The global oil market is back in surplus, to a large extent due to the gains in US production. After a jump of 440,000 bpd in October, crude production is set to grow by 0.69 mbd or 12% in 2012. Total gain in US crude and liquids production for this year is estimated at 0.78 mbd. Continued increases in US and other non-OPEC oil supply will keep the market well supplied over the next few months.
Saudi Arabia has increased production to keep crude prices in check since mid-2011 and pumped at record levels this summer. The effort seems to have been achieved. Despite renewed clashes in the Gaza strip and the unsolved Iran issue, crude prices have not raced higher. Since the summer Saudi Arabia has been gradually lowering output, but still OECD oil stocks rose unseasonably in the third quarter according to the IEA. Weaker global economic growth and rising non-OPEC oil production has cut the demand for OPEC oil needed to balance the market to below the current production level. This could result in further cuts in Saudi output in the coming months.
In its 2012 World Energy Outlook released last week, IEA highlights the shifting foundations of the global energy system, with focus on how the new developments might affect global energy and climate trends. It is shown that economically viable energy efficiency measures can halve energy demand growth to 2035 (see figure below, ref. IEA).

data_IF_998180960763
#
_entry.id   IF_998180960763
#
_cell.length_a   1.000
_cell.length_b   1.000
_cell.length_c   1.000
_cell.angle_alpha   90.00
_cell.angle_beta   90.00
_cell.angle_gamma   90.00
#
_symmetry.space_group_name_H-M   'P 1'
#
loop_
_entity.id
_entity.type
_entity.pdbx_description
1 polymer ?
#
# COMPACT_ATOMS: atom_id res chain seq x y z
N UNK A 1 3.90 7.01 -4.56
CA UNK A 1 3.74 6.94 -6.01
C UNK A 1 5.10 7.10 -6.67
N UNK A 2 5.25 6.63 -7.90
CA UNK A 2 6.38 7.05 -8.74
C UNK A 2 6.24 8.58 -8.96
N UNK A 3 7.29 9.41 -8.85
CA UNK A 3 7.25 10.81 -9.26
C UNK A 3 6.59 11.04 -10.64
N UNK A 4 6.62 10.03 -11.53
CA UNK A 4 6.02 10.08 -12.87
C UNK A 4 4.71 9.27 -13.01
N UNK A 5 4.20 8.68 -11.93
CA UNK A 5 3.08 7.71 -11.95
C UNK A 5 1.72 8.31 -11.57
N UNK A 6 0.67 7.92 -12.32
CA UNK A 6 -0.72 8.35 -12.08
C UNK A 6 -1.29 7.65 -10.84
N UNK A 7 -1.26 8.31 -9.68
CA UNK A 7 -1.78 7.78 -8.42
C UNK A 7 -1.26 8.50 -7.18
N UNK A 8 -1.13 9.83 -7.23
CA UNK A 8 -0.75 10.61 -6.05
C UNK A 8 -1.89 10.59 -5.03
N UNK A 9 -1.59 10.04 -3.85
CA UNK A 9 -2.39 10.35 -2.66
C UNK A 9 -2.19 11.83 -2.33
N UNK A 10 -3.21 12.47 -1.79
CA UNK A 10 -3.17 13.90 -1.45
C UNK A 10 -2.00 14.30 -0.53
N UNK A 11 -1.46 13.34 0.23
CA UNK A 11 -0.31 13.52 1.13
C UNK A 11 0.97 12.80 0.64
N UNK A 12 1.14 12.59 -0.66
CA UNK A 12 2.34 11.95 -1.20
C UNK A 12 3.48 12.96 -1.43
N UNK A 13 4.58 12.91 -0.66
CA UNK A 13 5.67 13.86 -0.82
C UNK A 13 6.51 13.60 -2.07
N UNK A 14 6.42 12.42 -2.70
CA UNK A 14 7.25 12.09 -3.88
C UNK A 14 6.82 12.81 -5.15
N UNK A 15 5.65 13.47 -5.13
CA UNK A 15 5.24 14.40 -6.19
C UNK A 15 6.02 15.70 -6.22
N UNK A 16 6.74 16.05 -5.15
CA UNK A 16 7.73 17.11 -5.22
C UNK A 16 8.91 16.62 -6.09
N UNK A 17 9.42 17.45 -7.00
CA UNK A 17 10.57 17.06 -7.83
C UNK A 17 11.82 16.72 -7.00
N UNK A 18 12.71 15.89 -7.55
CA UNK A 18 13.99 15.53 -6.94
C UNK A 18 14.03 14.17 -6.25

Barack Obama’s victory in the US presidential election suggests a renewed focus on the issue of climate change emphasizing reduced oil demand, carbon regulation and green energy. However, the Republican-controlled House of Representatives, federal courts and state governors still hold considerable influence over taxation and regulation of energy firms.
It is expected that the offshore leasing schedule and fuel economy standards will be made permanent. Rules on greenhouse gas emissions will be kept intact. Tighter rules are expected for oil and gas drilling and solar and wind are likely to get renewed focus. Coal companies expect more emissions restrictions and drillers anticipate less access to federal land. Shares of US coal companies traded down around 10% the day after the election.
UK gas prices moved higher on supply issues last week. Norwegian production problems and the postponement of a planned outage supported prices, despite unseasonably low demand due to warm weather and higher LNG supply as more vessels arrive at British terminals. The global LNG balance may tighten due to supply issues and higher demand from Asia, particularly Korea.
In the US, low gas prices caused by the shale gas boom are pushing gas use to new highs at the expense of coal. From January to August, gas use in the US power sector increased by 26%, to 184 bcm.
Picture: US gas use in power generation (EIA data